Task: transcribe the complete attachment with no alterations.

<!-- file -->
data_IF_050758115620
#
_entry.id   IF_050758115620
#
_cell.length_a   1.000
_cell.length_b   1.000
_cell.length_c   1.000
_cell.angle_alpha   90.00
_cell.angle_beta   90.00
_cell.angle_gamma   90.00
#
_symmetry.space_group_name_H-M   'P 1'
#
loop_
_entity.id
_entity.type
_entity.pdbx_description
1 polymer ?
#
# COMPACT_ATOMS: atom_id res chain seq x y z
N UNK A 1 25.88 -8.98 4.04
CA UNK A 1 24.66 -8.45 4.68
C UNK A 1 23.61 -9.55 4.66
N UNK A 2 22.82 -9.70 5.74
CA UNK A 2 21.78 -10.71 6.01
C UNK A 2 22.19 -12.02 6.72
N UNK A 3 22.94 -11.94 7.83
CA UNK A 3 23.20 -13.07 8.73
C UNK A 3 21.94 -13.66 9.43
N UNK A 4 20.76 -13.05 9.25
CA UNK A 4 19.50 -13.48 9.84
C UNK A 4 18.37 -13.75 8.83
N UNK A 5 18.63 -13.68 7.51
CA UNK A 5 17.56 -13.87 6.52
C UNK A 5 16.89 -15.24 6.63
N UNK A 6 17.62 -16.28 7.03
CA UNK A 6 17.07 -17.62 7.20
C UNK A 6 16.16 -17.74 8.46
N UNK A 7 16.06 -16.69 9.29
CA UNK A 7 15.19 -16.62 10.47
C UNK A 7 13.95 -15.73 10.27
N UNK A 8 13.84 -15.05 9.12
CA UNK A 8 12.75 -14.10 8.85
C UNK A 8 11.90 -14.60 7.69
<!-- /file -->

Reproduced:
data_IF_050758115620
#
_entry.id   IF_050758115620
#
_cell.length_a   1.000
_cell.length_b   1.000
_cell.length_c   1.000
_cell.angle_alpha   90.00
_cell.angle_beta   90.00
_cell.angle_gamma   90.00
#
_symmetry.space_group_name_H-M   'P 1'
#
loop_
_entity.id
_entity.type
_entity.pdbx_description
1 polymer ?
#
# COMPACT_ATOMS: atom_id res chain seq x y z
N UNK A 1 25.88 -8.98 4.04
CA UNK A 1 24.66 -8.45 4.68
C UNK A 1 23.61 -9.55 4.66
N UNK A 2 22.82 -9.70 5.74
CA UNK A 2 21.78 -10.71 6.01
C UNK A 2 22.19 -12.02 6.72
N UNK A 3 22.94 -11.94 7.83
CA UNK A 3 23.20 -13.07 8.73
C UNK A 3 21.94 -13.66 9.43
N UNK A 4 20.76 -13.05 9.25
CA UNK A 4 19.50 -13.48 9.84
C UNK A 4 18.37 -13.75 8.83
N UNK A 5 18.63 -13.68 7.51
CA UNK A 5 17.56 -13.87 6.52
C UNK A 5 16.89 -15.24 6.63
N UNK A 6 17.62 -16.28 7.03
CA UNK A 6 17.07 -17.62 7.20
C UNK A 6 16.16 -17.74 8.46
N UNK A 7 16.06 -16.69 9.29
CA UNK A 7 15.19 -16.62 10.47
C UNK A 7 13.95 -15.73 10.27
N UNK A 8 13.84 -15.05 9.12
CA UNK A 8 12.75 -14.10 8.85
C UNK A 8 11.90 -14.60 7.69